At appointment stage and when contracting the relationship, the FCA found that some principals had not been effective in setting up an appropriate operational framework for their ARs, both in terms of contractual arrangements and the broader control environment. The FCA saw examples of contracts that were not fully compliant with the relevant requirements as well as shortcomings in categorising ARs, setting up multiple principal arrangements and implementing the approved persons regime.

The FCA found that over half of the principals in the sample were not able to demonstrate consistently that they had adequate controls over the ARs’ regulated activities or adequate resources to monitor and enforce compliance by the ARs with the relevant requirements.

3. Customer outcomes

A key purpose of the regulatory framework is to ensure that customers buying insurance products from an AR of an authorised firm are afforded the same level of protection (and therefore no less likely to receive fair outcomes) as if they were purchasing products from an authorised firm. In many of the principals in the FCA’s sample, the shortcomings that were apparent in risk management, control and oversight gave rise to risks to customer outcomes, as the principal was not able to ensure its ARs complied with the relevant requirements – notably the requirements of PRIN and ICOBS.

In a third of the principals, the FCA saw examples of potential mis-selling and customer detriment as a result of ARs’ actions, with most of these issues not previously identified by the principal. This included customers buying products that they may not need, under which they may be ineligible to make a claim, or without being provided with enough information (including key exclusions) to make an informed choice.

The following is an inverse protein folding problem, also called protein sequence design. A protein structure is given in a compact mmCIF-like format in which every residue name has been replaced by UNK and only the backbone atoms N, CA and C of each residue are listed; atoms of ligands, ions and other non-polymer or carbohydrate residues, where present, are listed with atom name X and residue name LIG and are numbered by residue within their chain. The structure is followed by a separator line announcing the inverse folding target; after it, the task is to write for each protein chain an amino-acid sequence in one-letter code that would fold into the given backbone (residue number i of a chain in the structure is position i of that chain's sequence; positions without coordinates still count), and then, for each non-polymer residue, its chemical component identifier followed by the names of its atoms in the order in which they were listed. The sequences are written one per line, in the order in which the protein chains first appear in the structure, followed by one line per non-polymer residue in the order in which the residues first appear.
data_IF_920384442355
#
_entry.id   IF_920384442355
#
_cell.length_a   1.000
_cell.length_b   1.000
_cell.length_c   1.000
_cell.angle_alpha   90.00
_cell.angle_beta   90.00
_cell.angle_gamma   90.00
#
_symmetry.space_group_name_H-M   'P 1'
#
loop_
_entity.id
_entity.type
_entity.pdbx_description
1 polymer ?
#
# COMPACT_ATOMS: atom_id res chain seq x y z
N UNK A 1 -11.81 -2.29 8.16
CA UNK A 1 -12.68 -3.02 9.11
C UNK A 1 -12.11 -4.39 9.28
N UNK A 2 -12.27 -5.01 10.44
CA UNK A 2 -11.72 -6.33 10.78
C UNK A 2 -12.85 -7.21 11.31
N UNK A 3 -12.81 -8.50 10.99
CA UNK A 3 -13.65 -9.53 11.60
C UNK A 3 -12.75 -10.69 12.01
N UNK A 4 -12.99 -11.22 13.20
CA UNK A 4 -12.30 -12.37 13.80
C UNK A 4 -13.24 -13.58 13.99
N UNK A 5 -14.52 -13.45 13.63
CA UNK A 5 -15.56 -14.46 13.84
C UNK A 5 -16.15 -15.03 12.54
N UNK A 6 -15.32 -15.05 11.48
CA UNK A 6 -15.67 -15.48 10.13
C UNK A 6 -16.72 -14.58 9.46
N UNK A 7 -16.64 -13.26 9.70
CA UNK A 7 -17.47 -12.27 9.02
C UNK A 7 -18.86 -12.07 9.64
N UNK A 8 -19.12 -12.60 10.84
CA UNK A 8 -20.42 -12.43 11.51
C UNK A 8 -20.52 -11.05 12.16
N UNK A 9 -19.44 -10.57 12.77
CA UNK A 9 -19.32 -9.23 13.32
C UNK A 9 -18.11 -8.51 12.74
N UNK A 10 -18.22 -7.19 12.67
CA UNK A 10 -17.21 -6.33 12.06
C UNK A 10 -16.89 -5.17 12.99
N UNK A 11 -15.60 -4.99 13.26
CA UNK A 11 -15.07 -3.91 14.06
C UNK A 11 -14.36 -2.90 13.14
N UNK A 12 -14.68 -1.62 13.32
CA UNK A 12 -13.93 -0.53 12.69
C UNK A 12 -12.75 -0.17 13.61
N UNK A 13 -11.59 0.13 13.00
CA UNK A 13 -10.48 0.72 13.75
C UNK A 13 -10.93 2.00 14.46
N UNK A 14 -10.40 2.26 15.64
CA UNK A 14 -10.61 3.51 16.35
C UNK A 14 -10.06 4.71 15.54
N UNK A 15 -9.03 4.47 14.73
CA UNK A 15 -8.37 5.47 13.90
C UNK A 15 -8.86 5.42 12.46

It is clear that use of ARs by authorised firms is an area where there is an increased risk of customer detriment due to the expansion in the entities and individuals who carry on regulated activities away from the authorised firms themselves.

While the rules in SUP12 are very prescriptive in terms of what is expected of an authorised firm that wishes to appoint an AR, it appears from the Review that that there may have been a general “softening” in the adherence to those rules across the general insurance sector as a whole.

Following the Review firms operating in the general insurance sector should expect the FCA to take particular interest in their AR arrangements, from a supervisory and (if necessary) enforcement perspective.

Where the FCA finds that an authorised firm has failed to impose (and enforce) adequate controls over its ARs, the FCA has shown that it will not hesitate to impose penalties that could have a very serious impact of the firm’s business operations as a whole.